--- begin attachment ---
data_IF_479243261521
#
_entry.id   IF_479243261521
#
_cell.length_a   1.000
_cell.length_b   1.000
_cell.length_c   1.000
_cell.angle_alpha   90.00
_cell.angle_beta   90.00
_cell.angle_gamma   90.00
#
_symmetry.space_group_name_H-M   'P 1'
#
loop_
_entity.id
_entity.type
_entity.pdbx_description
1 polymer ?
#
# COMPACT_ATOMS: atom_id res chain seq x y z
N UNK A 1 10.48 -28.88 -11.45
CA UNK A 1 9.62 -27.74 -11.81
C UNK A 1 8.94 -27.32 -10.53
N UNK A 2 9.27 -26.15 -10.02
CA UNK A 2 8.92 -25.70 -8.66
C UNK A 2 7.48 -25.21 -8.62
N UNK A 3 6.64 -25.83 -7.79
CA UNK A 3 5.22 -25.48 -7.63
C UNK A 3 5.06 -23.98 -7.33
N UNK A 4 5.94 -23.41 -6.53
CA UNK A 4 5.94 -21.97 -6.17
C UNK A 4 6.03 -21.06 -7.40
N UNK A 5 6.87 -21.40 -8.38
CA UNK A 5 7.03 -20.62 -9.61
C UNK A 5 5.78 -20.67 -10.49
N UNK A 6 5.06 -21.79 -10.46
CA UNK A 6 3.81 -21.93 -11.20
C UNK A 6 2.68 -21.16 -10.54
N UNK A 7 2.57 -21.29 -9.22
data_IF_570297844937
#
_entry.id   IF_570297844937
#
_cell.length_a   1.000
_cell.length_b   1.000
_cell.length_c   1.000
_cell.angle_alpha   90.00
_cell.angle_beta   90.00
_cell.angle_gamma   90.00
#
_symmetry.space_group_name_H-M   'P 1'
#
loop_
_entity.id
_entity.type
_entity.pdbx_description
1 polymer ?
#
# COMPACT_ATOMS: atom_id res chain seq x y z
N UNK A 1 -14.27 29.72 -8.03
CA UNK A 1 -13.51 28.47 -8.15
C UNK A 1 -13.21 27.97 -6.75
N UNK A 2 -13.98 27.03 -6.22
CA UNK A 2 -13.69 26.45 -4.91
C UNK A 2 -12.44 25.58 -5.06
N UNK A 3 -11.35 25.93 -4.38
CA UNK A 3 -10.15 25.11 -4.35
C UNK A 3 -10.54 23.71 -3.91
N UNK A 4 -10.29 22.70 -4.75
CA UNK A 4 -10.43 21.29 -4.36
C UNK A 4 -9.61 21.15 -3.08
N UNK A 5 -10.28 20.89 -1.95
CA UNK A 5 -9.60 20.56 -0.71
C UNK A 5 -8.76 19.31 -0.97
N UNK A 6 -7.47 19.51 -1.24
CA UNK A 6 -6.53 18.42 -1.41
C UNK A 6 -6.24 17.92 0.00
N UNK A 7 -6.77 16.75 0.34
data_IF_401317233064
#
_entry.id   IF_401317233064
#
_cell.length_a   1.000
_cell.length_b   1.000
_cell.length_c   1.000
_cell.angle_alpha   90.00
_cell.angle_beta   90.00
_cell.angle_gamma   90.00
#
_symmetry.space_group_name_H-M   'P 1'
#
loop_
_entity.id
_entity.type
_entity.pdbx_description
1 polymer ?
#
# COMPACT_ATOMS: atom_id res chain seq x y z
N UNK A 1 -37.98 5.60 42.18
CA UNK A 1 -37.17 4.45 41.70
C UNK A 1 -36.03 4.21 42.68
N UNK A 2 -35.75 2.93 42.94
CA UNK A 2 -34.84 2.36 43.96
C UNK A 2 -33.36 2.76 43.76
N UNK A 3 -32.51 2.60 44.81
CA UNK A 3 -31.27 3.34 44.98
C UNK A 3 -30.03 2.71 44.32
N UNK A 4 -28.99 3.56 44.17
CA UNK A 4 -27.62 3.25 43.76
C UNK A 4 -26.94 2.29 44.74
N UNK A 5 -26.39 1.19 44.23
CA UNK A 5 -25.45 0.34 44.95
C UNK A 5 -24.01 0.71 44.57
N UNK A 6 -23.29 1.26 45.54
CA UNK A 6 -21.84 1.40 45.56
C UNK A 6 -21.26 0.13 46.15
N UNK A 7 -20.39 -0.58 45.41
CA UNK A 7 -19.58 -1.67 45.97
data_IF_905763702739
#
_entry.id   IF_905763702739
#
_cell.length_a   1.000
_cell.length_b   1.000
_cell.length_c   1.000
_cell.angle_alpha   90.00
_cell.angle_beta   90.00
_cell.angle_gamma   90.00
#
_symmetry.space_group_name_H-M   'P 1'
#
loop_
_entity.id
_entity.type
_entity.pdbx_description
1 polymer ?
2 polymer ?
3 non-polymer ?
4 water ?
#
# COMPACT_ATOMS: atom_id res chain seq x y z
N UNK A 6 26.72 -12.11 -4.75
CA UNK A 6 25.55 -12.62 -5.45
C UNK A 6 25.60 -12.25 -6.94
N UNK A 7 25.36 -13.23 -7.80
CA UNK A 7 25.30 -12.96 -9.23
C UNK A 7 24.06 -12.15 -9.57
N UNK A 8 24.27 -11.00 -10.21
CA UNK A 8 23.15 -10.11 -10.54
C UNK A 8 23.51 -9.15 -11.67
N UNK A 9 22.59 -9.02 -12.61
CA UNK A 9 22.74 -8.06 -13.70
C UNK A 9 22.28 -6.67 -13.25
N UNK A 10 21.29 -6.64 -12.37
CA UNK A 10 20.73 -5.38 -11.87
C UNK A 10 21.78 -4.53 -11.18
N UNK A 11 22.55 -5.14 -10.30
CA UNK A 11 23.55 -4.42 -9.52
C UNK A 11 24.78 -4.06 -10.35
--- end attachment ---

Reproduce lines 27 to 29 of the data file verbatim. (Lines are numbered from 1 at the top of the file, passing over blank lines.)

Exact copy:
N UNK A 3 6.64 -25.83 -7.79
CA UNK A 3 5.22 -25.48 -7.63
C UNK A 3 5.06 -23.98 -7.33